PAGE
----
Difficult-to-treat Cancers Pt 3: Recent Advances in the Treatment of Cancer

By: Harvey Berger, MD

Cancer treatment has advanced significantly over the past few decades, due in large part to research performed by pharmaceutical companies.

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By: Over the past twenty years, a number of pharmaceutical and biotechnology companies have invested in cancer research and brought new drug therapies to the market. Between its founding in 1991 and its sale to Takeda Pharmaceuticals (and incorporation into Takeda Oncology), ARIAD Pharmaceuticals brought a number of innovative medicines through clinical research. These drugs have improved the prognosis for patients diagnosed with difficult-to-treat cancers, including non-small cell lung cancer (NSCLC) and multiple forms of leukemia.

Recent Advances in the Treatment of Cancer

Below I discuss a number of advances in treatments for difficult-to-treat cancers. This is not an exhaustive list of all treatment options for these cancer types and patients should discuss all treatment options with their doctor before deciding on the best path for them.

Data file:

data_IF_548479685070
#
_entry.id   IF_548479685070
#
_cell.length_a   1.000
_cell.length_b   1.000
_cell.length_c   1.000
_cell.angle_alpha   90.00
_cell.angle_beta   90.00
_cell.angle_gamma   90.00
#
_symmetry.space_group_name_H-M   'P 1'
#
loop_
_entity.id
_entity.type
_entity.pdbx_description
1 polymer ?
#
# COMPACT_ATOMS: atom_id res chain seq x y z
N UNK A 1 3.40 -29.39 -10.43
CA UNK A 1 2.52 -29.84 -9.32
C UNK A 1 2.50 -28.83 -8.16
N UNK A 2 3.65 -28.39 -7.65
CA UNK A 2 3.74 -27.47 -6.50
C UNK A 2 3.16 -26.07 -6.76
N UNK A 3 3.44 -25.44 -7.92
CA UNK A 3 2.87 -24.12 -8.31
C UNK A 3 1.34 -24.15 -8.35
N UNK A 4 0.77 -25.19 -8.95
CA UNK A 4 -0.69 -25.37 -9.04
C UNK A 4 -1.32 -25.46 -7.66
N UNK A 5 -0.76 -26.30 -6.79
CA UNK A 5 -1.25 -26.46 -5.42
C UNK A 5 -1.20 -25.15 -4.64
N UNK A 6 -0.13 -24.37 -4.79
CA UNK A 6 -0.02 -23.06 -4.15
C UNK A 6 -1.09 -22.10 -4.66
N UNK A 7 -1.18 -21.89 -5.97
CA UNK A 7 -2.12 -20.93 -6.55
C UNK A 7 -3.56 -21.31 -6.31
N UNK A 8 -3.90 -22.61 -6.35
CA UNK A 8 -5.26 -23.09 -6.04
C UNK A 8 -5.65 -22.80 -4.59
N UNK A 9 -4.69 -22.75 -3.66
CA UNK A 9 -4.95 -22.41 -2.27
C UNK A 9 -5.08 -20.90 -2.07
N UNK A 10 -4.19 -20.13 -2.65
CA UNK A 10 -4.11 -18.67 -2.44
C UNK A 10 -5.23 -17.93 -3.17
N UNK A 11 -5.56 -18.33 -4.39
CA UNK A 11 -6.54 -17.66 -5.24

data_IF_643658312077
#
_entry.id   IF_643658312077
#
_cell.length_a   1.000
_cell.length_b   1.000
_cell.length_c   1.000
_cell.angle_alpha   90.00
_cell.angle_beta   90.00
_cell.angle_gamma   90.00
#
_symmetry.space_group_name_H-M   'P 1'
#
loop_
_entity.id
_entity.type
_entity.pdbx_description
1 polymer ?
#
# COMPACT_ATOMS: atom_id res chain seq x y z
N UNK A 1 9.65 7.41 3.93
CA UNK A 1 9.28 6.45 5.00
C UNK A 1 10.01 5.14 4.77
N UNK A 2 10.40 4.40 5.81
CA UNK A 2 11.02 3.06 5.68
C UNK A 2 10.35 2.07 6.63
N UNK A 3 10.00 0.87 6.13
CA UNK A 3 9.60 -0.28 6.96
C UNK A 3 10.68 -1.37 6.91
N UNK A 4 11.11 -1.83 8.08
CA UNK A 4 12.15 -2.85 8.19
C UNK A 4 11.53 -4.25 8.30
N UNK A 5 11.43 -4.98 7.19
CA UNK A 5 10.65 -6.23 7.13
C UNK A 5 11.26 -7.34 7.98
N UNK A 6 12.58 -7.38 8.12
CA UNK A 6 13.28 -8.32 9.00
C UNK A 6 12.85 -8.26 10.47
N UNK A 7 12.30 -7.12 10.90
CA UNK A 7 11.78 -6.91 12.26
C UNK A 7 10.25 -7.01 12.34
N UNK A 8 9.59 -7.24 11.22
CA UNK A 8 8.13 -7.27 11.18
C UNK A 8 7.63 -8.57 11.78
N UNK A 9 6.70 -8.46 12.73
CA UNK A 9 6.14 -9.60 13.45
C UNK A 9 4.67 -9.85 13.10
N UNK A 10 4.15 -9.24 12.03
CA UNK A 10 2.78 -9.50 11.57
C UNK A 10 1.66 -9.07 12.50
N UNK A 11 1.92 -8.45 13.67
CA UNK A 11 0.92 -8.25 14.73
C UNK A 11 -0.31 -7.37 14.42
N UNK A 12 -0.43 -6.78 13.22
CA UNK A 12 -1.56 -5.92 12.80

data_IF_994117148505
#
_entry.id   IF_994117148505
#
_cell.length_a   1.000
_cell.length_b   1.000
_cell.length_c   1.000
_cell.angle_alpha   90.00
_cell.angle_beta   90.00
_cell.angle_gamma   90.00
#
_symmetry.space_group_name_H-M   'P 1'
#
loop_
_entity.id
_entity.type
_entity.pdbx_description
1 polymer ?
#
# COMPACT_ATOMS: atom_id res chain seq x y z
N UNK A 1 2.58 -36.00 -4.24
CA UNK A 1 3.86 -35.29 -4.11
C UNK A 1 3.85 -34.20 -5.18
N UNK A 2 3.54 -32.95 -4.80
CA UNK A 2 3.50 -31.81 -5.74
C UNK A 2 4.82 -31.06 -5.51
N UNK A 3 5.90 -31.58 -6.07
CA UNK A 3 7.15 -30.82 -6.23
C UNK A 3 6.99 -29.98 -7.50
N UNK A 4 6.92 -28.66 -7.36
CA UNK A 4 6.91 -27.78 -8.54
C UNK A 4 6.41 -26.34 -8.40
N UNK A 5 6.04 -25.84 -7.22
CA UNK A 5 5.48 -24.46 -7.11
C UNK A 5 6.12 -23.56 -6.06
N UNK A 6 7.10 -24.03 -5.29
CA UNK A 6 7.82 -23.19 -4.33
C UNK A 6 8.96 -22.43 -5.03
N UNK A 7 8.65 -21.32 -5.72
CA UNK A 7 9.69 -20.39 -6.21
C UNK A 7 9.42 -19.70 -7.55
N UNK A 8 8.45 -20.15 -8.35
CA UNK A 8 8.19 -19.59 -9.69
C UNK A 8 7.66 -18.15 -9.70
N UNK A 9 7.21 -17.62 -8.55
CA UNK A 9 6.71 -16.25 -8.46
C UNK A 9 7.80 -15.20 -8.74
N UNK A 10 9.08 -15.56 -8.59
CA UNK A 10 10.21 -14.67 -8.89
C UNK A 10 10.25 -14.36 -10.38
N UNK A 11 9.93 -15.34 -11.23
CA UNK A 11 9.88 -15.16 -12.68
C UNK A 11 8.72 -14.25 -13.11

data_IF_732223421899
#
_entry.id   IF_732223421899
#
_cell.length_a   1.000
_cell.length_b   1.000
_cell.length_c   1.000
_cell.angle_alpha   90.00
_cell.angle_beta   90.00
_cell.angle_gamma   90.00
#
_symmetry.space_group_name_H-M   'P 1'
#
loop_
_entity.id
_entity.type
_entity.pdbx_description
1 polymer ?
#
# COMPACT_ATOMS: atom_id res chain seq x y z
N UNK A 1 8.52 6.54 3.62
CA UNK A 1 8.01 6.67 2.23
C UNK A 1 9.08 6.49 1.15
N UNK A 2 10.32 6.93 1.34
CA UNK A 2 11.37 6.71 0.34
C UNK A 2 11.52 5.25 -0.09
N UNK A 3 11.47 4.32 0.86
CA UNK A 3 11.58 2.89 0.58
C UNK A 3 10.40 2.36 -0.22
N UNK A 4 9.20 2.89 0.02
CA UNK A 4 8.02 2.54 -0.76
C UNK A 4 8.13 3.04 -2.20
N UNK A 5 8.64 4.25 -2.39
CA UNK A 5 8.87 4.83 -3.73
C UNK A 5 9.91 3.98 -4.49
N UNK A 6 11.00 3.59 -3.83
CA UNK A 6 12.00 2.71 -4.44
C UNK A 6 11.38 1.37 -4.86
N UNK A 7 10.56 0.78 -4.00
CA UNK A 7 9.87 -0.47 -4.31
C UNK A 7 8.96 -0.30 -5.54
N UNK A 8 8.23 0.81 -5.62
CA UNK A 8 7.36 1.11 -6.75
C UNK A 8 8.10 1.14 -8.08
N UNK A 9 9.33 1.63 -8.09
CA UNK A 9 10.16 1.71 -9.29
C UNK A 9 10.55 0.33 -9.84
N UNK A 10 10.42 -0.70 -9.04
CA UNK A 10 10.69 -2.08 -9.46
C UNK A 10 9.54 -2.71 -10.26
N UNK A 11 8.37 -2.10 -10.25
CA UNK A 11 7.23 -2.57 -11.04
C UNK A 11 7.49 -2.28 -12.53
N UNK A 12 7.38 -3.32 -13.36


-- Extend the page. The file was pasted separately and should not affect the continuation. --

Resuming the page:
ALK-positive non-small cell lung cancer

According to the American Lung Association, the five-year survival rate for lung cancer patients is 18.6%. The American Cancer Society claims that patients with NSCLC have a 23% 5-year survival rate.

One of the top reasons these numbers are so low, particularly in ALK+ cases, is because tumors can develop a resistance to the medications used to treat them. ALK+ (anaplastic lymphoma kinase positive) NSCLC causes a mutation of the ALK protein, which is involved in cell reproduction.

According to the 2017 ALTA report, the study involved two groups and showed positive results. Group A received 90 mg of Brigatinib daily and Group B received 180 mg of Brigatinib daily, after a 7-day lead in of 90 mg per day.

The one-year overall survival rate was 70% for Group A and 80% for Group B. Following this study, the FDA approved Brigatinib under their Accelerated Approval regulations and allowed it to be brought to market. Results from a Phase III trial comparing Brigatinib to Crizotinib in patients with ALK+ NSCLC were released in 2018 and showed that treatment with Brigatinib resulted in longer progression-free survival for patients.

Another medication that was recently approved to treat ALK+ NSCLC is Lorlatinib, produced by Pfizer. Similar to Brigatinib, Lorlatinib is capable of overcoming resistances that occur in ALK+ NSCLC tumors and was granted accelerated approval in November 2018 following a phase 2 trial in patients with ALK+ or ROS1+ advanced NSCLC.